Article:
How do you get promoted at the Brooksville Police Department? • Lie under oath. Bring doubt on your personal integrity. Disparage the professionalism of the entire force with your behavior.
It worked for Shawn Terry, who got elevated to detective in October despite a record of professional conduct that included seven citizen complaints in his first 17 months with the department, as well as an episode in which he coerced a witness into making false statements and then was caught lying about it in a deposition. Terry's reputation is so tarnished by telling falsehoods that prosecutors are rightfully leery of his courtroom credibility.
Chief George Turner called Terry a "fine officer." Clearly, Turner's performance standards need adjusting. His praise insults other officers who do their jobs by the book absent abuse allegations and questions of perjury.
As Times staff writer John Frank reported last week, Terry's resume also includes more than a half-dozen years at the Hernando County Sheriff's Office, where over a 16-month period, one in seven people he arrested faced charges of obstruction, battery on a law officer or both. That is some record of productivity, more than doubling the number of resisting-arrest charges compiled by any of his peers in the department.
Allegations of excessive force, profane language, policy violations and reprimands became so common, Sheriff Richard Nugent said he was concerned about the number of citizen complaints directed at Terry. The concern was short lived. Nugent, as Chief Turner did five years later, promoted Terry to detective.
Terry rewarded the sheriff's faith by raising suspicions that he began a sexual relationship with a woman after arresting her ex-husband on allegations of molesting the couple's 6-year-old daughter. Terry denied the sexual relationship, declined to take a stress test for truthfulness and resigned amid pending internal investigations that later cast doubt on the woman's statements. He was cleared, but so was the woman's ex-husband, Ron Shelton, who is now suing the Sheriff's Office after spending 10 months in jail.
Terry wasn't out of a job, though — the Brooksville Police Department ignored the red flags and hired him. Providing a safe landing zone for Terry illustrated the dubious judgment of former Chief Ed Tincher. But, allowing the officer to remain on duty and then promoting him after his behavior in an October 2007 traffic-stop-turned-cocaine-possession arrest clouds Turner's leadership.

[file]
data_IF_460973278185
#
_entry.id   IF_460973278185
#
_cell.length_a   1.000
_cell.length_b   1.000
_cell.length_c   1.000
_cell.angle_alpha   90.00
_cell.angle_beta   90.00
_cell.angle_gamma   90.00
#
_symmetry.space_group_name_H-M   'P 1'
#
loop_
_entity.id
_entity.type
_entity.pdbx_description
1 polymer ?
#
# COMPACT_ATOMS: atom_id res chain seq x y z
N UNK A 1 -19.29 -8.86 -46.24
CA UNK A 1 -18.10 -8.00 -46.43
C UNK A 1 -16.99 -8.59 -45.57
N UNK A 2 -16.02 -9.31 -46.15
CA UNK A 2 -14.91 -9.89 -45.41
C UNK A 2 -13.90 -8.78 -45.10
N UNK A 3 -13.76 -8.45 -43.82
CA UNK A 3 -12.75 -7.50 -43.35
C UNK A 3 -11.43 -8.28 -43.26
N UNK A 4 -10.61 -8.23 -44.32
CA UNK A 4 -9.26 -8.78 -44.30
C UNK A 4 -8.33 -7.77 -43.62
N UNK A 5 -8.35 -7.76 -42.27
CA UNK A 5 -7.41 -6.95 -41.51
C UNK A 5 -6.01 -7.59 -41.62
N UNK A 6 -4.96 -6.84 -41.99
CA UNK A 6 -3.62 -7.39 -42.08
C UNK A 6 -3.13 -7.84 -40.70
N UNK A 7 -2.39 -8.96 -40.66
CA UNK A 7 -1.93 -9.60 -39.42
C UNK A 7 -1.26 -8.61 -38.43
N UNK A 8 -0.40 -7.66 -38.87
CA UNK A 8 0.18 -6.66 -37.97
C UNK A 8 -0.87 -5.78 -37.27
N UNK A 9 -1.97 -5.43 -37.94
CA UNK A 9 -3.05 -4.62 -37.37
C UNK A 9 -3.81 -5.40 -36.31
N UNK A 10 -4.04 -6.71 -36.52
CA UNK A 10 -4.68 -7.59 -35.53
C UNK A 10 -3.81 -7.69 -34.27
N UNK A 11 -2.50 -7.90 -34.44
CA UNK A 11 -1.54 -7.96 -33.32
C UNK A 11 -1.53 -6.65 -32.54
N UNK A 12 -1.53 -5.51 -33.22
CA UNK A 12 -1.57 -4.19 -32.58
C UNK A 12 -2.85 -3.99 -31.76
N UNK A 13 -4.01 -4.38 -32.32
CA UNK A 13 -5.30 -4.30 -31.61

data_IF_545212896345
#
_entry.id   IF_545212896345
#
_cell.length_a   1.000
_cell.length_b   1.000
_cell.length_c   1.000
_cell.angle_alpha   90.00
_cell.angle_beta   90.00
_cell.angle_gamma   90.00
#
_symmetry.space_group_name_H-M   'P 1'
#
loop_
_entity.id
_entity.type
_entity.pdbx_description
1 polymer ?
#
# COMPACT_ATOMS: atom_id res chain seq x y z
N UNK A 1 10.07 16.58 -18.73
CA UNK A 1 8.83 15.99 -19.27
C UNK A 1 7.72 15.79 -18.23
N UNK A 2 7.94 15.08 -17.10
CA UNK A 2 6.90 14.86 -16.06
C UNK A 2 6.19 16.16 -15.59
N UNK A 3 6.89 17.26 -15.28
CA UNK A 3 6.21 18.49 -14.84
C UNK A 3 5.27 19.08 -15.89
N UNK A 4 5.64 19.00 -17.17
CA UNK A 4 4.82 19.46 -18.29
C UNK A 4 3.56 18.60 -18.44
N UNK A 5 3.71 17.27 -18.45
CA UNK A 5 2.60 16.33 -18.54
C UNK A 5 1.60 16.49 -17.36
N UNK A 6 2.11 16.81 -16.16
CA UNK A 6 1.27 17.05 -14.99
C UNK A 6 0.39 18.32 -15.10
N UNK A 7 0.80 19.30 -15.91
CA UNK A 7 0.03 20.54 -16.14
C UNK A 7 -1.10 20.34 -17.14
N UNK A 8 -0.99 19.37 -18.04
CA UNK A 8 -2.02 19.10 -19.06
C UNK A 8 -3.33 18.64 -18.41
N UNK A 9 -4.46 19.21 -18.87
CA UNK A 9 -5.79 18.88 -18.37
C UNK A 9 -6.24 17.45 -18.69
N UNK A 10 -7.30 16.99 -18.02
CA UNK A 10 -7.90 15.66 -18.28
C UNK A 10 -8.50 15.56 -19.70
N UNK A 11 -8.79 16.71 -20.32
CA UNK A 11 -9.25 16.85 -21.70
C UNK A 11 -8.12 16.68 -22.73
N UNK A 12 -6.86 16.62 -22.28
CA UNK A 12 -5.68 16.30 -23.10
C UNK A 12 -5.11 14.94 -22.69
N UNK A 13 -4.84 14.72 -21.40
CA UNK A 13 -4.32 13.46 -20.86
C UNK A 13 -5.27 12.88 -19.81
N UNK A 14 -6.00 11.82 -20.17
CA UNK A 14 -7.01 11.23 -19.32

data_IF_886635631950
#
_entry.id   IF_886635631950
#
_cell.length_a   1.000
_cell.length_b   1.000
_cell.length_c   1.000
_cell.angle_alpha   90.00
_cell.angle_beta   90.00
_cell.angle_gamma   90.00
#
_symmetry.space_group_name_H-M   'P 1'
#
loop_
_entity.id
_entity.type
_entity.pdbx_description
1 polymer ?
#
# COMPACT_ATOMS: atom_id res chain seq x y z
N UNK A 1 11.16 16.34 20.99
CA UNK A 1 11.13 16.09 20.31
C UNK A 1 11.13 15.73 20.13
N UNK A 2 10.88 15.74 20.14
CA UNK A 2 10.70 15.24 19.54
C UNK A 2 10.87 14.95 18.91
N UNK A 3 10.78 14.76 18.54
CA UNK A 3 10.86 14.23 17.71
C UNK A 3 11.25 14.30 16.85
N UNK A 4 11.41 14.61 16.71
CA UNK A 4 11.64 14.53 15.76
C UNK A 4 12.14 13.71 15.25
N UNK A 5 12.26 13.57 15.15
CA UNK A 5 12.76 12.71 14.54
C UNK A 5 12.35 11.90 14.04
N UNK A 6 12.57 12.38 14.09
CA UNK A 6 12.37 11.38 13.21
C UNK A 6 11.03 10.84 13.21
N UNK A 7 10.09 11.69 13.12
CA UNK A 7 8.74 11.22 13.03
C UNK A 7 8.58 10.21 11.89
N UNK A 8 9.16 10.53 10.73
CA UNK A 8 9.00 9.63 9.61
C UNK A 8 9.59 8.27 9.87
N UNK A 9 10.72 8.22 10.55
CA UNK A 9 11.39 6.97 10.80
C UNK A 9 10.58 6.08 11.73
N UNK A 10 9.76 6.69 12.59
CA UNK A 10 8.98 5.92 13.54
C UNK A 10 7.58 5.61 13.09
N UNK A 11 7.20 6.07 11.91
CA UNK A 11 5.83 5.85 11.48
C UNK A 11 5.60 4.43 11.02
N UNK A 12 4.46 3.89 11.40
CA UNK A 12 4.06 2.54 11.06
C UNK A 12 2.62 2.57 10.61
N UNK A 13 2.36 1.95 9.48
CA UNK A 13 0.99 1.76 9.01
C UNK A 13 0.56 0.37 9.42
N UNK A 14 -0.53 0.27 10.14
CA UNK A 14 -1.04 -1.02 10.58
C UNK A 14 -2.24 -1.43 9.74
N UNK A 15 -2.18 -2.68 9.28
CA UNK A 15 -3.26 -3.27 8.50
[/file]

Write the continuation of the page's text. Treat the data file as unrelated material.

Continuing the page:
In that case, a video camera inside a patrol car recorded Terry badgering 19-year-old Jeffrey Stephens into implicating his cousin for cocaine possession after officers discovered a brick of cocaine in the pair's vehicle. In a sworn statement, Terry denied any role in threatening Stephens, coaching the driver's story or making him rewrite his statement to fit Terry's arrest needs. Authorities soon dropped the case and defense attorney Chip Mander reported a possible perjury charge against Terry.
The chief later reprimanded Terry, not for his behavior inside the patrol car with Stephens, but for failing to prepare properly for his deposition. In other words, no discussion of Terry's tactics, just a slap on the wrist for not being a better liar. The community deserves better from its public servants.
Terry's recent promotion also indicates a department willing to forgive and forget. Unfortunately, that characteristic will not be shared by officers of the court. Terry's record gives defense attorneys ample ammunition to cast doubt on all the cases in which he comes into contact. The chief of police shouldn't allow that to happen.